John Boehner is Actually Doing a Pretty Good Job

Everything I’ve read about Republican Speaker of the House John Boehner’s performance during the government shutdown — and this perhaps suggests the liberal bubble I live in — is negative.

But I actually think he’s doing a pretty good job, insofar as he faces very serious constraints. Almost every way forward involves losses for him, his party, or his country, so he’s stalling. I think that’s the dominant strategy in the complex, ill-defined game he’s trapped in. Boehner is doing better than you think during the government shutdown crisis.

Here are some of the issues he's facing during the shutdown, and a look at why he's positioning himself well during it all.

1. Allow a “clean C.R. bill” to come to the floor; it gets voted down. This is Boehner’s prediction about the continuing resolution (C.R.) bill. That could only happen if Republicans vote it down near-unanimously, which is tantamount to a vote of no confidence for the speaker who brought it forward, especially on an issue this high-profile. Boehner will be perceived as having caved to Obama — rightly so — and he will lose the speakership.

2. Let’s say the “clean C.R. bill” does pass. This will be perceived as a major betrayal to the Tea Party, Republican voters, and the 2010 and 2012 congressional classes, who, as Robert Costa of the National Review points out, have very little loyalty to the speaker. He would probably lose his speakership. Boehner knows that a well-financed, interconnected, anti-ACA coalition could put some serious money into running a primary challenge against him in 2014, which he might lose.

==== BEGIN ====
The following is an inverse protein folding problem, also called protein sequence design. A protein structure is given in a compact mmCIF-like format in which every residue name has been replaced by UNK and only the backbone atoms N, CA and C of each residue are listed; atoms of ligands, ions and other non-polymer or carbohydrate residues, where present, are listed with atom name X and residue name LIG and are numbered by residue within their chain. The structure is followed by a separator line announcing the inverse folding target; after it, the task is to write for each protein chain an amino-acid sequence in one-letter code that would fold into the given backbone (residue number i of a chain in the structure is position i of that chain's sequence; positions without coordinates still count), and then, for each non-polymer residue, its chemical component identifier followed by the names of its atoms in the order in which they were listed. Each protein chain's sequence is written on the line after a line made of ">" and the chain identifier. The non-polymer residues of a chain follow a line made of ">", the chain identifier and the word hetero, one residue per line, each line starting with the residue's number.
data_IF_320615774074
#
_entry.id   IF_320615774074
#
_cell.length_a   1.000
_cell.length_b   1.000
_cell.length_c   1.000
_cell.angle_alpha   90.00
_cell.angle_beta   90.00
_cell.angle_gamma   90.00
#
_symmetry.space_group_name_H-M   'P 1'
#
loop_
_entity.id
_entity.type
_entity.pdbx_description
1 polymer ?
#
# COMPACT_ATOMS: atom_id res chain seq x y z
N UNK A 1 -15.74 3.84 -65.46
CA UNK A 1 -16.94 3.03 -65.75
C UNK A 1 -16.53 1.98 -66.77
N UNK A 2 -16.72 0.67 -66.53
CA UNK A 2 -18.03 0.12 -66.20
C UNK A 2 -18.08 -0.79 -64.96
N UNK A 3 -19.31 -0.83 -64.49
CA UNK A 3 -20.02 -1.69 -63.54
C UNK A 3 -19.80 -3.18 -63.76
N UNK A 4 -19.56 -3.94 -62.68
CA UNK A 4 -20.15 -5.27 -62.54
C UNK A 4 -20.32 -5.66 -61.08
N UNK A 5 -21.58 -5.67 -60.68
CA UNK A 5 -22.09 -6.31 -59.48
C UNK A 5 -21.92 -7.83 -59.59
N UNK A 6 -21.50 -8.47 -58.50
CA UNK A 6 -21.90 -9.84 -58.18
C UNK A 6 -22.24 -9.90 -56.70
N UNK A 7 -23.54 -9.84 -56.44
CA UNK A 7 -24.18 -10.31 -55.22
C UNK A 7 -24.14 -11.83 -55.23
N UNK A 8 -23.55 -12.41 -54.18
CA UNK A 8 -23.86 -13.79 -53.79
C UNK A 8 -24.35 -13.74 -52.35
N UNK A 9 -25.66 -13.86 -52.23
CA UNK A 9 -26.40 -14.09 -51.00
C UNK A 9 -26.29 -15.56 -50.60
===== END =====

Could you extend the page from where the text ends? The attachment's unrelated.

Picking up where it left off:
3. Cave on the shutdown, attach ACA riders to the debt-ceiling. This option looks bad on two fronts. One, the Democrats would perceive this as weakness, assume that the country would blame Republicans for not raising the debt-ceiling, and so would feel confident not negotiating. (It’s chicken.) Two, Boehner doesn’t seem to be one of the Republicans who think that default wouldn’t be so bad after all. so he probably wants to avoid this scenario on its own grounds. Give the guy some credit, he really does care about national welfare to some extent.

4. Stall. Hope pressure from business groups makes the Tea Party faction back down. Hope you can spin the debate so that Senate Democrats — who also are suffering in approval ratings — look like the bad guys. Pray. Wait for new, unforeseen developments. As far as I can tell, this is the speaker’s strategy. If things do resolve quickly, he’s unlikely to face any lasting political damage; fate really might just deliver this one to him. Every other path seems awful. Given his extremely serious constraints, this seems like the dominant strategy. 

To me the obvious solution seems to be to push ahead with the clean C.R. bill, then retire, because being speaker seems like it sucks. But then I never would have wanted the job in the first place. And yet, someone has to do it. And all told, I’d prefer that he or she be a person who, like Deng Xioping, knows that “as in bridge … [you must] not dwell on what might have been or who was at fault for past errors,” and always be ready to play the hand you’re dealt.

How much do you trust the information in this article?

Seth Green

Columbia political science grad school, focusing on IR and I don't know yet

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